2. Apart from this there was the problem of the diversity of language of the people in the neighbourhood. There were English speaking, Hindi speaking and some others who spoke their own regional languages. It was not easy either in some places where the employers had to sit together with their domestic employees and do the Gospel sharing.
3. Availability of time was another problem. People had to come back from work, do the normal chores of the family and then come to the sessions which again were conducted on weekdays with great difficulty. The tendency was to have it on a Sunday which was not convenient for many other reasons. It was not easy to get the participation of many religious either at that time though now they are playing an important role in the promotion of SCCs.
4. Another obstacle that comes in the way is the ritual difficulty. Thought ideally SCCs should transcend these differences, in practice however they find it difficult to do so. This is also connected with the language problem.
The Diocesan Synod which took place in the year 2002 was a significant event with regard to the SCCs in the archdiocese. We had a full time Director, Fr. Wilfred D’Souza with a commission to promote SCCs in the parishes. Thereafter the communities increased consistently and regular training programmes equipped both the clergy and the religious.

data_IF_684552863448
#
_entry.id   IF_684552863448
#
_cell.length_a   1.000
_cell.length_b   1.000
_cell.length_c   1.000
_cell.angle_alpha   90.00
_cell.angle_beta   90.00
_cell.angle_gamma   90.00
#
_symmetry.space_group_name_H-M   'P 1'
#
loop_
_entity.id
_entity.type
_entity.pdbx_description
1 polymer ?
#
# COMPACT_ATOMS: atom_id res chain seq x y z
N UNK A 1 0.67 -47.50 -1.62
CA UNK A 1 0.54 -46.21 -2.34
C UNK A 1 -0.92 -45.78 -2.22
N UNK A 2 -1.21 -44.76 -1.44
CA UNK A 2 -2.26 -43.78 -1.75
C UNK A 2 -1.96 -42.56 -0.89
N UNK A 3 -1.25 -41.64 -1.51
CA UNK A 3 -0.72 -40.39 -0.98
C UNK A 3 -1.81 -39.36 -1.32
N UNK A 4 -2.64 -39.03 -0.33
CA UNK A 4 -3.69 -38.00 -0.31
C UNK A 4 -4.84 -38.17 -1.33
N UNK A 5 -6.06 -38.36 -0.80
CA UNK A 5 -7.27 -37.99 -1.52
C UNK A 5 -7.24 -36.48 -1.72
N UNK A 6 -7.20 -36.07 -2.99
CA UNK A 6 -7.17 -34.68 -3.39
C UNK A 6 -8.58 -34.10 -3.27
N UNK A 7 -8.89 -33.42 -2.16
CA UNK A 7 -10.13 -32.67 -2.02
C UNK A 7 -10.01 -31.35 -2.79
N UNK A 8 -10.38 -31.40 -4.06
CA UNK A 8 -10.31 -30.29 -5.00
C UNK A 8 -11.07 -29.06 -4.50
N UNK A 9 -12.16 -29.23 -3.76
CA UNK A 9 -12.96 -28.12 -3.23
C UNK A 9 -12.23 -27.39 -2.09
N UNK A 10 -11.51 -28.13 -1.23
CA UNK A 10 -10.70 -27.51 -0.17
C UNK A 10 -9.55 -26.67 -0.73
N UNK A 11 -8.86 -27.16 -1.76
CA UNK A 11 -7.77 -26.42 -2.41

After nearly two decades we have made significant growth in promoting and sustaining the SCCs. At present we have SCCs in 61 out of 83 parishes which make 350 units of SCC and family units for Oriental rite churches. Every year we organize orientation programmes for priests and training programmes for parish animators in their own parishes. We organize an annual event known as the SCC Day at the diocesan level to encourage and motivate the SCC animators who work at the grass root level.
We have yet to create a greater awareness of the gifts the Holy Spirit gives to Christians and the responsibility that goes with them to utilize them for building up the community through various services that they can render. This is being attended to as part of the Jubilee Year celebration of the Archdiocese. We have to go a long way to establish various ministries for this purpose. However, one cannot ignore the tremendous growth both in the awareness of our laity about their mission and their actual participation in the life and mission of the church. This is certainly true with a good number of our people but it has to reach out to all the Catholics of the archdiocese and the Delhi region.
The present team we have under the leadership of Fr. Wilfred D’Souza & Fr Peter Emmanuel along with his team members are certainly doing a good job in promoting SCCs though some of the old obstacles often come in the way.